"Right before my sister, Zany, steals our dead mother off the mantel, I'm trying to decide which sock to stuff in Haberdashery's mouth to shut him up."
Following this zinger of a first sentence, Ashes to Asheville takes the ball (or urn, in this case) and keeps on running. Twelve-year-old Fella and her 16-year-old sister, Zany, had a normal, loving family in Asheville, N.C., with their birth mothers Mama Lacy (Fella) and Mama Shannon (Zany). But then Mama Lacy developed cancer and the family moved to West Virginia to be closer to the girls' grandparents, even though Mrs. Madison, Mama Lacy's straight-laced mother, never approved of " 'that woman' Mama Lacy took up with." In the grieving "craziness" that follows Mama Lacy's death, Mrs. Madison gains custody of Fella, taking her away from Zany and Mama Shannon. Mrs. Madison also gains custody of the urn with her daughter's remains, in spite of the fact that Mama Lacy wanted her ashes spread near the family's old Asheville home. Willful Zany decides it's up to her to carry out their mother's wishes... in the middle of the night... in a car borrowed from a sleeping Mama Shannon. What follows is a nightlong escapade of epic proportions, populated by a reluctantly useful thief named Adam, a yapping stowaway dog called Haberdashery, and a whole lot of Mountain Dew and coffee.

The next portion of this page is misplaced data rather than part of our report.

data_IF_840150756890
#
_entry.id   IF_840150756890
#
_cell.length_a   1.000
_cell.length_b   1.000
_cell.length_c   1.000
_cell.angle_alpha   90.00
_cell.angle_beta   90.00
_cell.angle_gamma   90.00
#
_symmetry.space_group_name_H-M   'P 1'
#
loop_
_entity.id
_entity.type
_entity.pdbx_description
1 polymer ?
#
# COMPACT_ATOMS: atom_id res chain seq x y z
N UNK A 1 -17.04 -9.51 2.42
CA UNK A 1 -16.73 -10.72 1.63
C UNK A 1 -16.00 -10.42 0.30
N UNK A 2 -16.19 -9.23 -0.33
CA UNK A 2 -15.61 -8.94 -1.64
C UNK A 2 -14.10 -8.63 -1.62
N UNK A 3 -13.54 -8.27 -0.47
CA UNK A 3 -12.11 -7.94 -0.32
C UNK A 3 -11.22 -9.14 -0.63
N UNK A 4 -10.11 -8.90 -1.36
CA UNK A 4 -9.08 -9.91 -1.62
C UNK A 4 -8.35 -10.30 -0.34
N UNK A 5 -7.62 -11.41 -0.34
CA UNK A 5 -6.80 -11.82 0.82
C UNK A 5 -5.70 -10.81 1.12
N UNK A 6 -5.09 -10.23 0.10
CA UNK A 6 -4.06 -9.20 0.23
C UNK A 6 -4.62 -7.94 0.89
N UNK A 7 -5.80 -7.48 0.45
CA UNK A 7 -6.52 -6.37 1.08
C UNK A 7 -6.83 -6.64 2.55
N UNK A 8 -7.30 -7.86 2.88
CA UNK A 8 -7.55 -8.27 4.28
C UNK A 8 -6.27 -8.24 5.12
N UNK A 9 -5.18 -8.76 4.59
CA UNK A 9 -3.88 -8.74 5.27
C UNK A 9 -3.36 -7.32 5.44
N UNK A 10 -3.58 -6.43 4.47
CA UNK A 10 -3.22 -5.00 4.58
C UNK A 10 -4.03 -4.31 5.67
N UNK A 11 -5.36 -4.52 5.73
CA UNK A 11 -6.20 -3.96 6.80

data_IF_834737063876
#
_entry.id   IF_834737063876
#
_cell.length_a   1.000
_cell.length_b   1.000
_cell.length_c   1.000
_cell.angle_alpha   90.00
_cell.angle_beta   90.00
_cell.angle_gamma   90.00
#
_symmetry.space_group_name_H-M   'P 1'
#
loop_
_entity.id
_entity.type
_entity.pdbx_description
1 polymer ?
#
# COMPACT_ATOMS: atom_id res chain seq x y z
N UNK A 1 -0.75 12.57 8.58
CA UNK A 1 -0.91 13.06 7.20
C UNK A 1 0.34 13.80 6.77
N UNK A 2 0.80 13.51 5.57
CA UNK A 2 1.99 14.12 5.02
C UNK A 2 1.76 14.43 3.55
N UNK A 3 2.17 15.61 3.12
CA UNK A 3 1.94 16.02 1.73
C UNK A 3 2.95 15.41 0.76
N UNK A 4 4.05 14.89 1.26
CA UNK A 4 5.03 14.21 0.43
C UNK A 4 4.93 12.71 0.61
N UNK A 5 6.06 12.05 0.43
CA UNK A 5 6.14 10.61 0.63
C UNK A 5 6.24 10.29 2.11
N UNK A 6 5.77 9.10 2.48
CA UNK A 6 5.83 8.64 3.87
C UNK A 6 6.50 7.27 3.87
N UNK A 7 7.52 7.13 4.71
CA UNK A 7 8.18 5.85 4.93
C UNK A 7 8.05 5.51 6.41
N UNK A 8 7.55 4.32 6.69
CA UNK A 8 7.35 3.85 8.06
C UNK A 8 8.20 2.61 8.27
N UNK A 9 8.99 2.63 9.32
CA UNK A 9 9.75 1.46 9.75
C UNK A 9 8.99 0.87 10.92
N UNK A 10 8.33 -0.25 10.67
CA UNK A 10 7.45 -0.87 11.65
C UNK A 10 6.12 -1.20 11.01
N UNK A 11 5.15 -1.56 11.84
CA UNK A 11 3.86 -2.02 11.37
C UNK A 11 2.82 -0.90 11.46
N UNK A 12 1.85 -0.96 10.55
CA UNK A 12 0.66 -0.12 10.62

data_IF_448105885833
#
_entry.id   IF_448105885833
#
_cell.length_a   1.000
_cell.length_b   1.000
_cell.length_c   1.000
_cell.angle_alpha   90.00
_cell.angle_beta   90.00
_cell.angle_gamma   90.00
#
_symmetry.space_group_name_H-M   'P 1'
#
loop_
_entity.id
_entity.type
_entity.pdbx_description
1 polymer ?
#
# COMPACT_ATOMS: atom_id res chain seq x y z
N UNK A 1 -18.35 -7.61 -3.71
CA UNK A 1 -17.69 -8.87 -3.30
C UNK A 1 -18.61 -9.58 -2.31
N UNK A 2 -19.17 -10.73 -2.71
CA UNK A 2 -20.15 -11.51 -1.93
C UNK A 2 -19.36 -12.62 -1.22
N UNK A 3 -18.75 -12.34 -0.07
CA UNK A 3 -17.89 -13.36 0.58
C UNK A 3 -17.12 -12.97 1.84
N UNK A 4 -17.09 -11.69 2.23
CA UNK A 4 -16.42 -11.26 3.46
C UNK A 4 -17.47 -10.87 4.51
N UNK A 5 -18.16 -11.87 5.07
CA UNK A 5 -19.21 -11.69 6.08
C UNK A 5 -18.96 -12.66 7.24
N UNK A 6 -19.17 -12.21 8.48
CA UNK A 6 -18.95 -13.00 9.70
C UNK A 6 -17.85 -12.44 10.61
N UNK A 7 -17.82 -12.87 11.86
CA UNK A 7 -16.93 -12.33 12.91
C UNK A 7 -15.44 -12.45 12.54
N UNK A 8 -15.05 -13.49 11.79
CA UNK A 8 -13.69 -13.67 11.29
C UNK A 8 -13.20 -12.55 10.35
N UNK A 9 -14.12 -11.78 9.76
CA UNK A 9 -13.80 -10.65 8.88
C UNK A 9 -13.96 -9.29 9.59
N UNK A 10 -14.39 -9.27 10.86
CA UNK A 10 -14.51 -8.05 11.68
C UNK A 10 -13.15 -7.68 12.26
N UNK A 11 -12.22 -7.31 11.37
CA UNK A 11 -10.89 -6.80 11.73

In her exquisite, poignant novel, Sarah Dooley (Free Verse; Body of Water) explores the strange places grief takes people when, as in Fella's case, they have to learn "how to accept that somebody could die and be gone when I wasn't finished loving them yet." --Emilie Coulter, freelance writer and editor